By the same token, if she wants a particular man to be the father, all she has to do is have sex with him and, unless he’s very mistrusting and quick to act, he’ll be on the hook for a child who’s not his.
Either way, a mother who’s even a reasonably skillful liar can completely decide what rights and duties the man has, if any.
Chris Ybarra knows that now, but few men do. Another such example is Ken Smith who’s been fighting for years to be relieved of child support obligation to a child who’s not his. He’s in the same fix Ybarra’s in – out of luck. Amazingly, yet another man who doesn’t know the law on paternity fraud in Arizona is State Senator Rick Murphy.
Sen. Rick Murphy, R-Peoria, said he had never heard of this dilemma until CBS 5 Investigates told him.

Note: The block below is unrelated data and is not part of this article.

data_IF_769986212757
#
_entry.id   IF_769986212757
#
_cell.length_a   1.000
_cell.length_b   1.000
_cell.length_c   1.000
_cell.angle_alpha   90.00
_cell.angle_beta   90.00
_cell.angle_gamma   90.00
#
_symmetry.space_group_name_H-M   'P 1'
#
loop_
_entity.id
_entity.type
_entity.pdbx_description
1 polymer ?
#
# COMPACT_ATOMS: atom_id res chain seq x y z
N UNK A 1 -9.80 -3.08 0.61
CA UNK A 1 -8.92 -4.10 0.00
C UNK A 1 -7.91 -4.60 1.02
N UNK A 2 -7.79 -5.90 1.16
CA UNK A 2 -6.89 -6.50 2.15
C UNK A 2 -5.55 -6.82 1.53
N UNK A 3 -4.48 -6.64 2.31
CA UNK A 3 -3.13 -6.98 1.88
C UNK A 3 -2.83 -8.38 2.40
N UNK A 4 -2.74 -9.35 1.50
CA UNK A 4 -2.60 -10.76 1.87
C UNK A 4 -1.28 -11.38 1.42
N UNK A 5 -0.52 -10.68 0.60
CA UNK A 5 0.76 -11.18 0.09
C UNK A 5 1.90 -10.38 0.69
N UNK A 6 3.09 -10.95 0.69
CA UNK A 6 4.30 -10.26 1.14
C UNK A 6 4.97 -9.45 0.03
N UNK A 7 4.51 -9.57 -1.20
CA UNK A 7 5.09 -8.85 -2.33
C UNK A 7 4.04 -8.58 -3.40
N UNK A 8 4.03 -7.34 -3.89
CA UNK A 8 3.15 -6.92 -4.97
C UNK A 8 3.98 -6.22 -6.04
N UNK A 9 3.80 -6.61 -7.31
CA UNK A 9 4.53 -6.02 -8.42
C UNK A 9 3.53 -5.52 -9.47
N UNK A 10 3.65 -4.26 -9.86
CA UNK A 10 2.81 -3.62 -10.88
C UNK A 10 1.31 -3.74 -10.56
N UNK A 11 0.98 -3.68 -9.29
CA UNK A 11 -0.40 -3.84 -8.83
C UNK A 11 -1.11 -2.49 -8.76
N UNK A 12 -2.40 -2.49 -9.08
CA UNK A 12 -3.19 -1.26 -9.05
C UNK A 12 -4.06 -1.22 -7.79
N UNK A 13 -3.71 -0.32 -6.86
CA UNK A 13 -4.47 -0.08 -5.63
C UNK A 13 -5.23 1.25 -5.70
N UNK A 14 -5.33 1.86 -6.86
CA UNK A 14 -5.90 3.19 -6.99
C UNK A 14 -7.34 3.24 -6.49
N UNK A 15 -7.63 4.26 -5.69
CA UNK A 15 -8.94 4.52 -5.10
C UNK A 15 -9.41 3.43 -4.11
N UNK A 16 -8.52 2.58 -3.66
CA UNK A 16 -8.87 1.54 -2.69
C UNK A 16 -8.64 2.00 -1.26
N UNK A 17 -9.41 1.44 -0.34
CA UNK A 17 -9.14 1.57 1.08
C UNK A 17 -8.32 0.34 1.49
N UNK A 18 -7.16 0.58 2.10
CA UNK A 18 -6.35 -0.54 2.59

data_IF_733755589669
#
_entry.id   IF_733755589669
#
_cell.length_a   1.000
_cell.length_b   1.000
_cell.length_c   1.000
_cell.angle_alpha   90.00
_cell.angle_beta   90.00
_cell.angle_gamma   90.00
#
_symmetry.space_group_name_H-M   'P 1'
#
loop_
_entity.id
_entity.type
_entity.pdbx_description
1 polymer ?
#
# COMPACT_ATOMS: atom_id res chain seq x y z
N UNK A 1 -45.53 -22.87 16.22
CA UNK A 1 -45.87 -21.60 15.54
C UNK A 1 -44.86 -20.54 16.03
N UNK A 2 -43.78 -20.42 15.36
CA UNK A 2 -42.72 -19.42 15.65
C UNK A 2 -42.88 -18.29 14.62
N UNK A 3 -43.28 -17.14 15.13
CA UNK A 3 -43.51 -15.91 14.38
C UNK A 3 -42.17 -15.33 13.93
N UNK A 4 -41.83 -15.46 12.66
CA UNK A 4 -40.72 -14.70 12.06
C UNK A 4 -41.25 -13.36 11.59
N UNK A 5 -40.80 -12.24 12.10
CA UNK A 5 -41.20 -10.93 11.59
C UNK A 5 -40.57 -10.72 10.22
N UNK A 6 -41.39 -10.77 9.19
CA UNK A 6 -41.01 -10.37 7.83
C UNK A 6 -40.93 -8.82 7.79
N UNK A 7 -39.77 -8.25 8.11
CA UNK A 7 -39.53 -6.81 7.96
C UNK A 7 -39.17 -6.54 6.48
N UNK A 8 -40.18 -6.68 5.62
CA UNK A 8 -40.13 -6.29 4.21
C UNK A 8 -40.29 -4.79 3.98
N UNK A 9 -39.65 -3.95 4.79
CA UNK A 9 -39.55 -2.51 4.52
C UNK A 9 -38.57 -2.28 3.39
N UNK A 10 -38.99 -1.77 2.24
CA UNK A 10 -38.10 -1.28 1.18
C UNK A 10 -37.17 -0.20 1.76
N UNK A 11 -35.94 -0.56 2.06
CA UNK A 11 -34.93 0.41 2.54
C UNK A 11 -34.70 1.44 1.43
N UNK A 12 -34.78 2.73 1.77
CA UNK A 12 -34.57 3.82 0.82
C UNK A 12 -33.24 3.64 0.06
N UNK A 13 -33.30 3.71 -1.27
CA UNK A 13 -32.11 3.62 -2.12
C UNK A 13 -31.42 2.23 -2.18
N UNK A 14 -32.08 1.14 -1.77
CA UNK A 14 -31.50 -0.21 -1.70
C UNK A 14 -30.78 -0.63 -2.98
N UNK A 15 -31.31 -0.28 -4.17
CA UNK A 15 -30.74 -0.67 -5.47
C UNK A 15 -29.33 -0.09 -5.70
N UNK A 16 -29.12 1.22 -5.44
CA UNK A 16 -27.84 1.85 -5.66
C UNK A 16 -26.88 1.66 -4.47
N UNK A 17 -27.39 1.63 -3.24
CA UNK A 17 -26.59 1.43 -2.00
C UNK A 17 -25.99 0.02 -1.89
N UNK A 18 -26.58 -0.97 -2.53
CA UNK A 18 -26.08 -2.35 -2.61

“It’s something I plan to look into,” Murphy said.
He questions whether the women who allegedly lied to these men should be held criminally responsible.
“There should be something in the law that recognizes that they should not be locked into paying child support to a mother that has essentially defrauded them,” Murphy said. “I think it’s not appropriate for a court or anybody else to force that to continue.”
I think criminal penalties for paternity fraud are a bad idea. If you make judges send mothers to prison for paternity fraud, most prosecutors and judges will balk. After all, what good does it do a child for his/her mother to serve time? My guess is that convictions would be few and far between.
More importantly, sending Mom to prison wouldn’t improved Dad’s (or non-Dad’s) situation in the least. The problem with paternity fraud as it’s currently practiced is that it allows mothers to decide fathers’ rights and obligations. In Ybarra’s case, the mother decided Ybarra should be the father even though he’s not, and the actual father should not be the boy’s dad even though he is.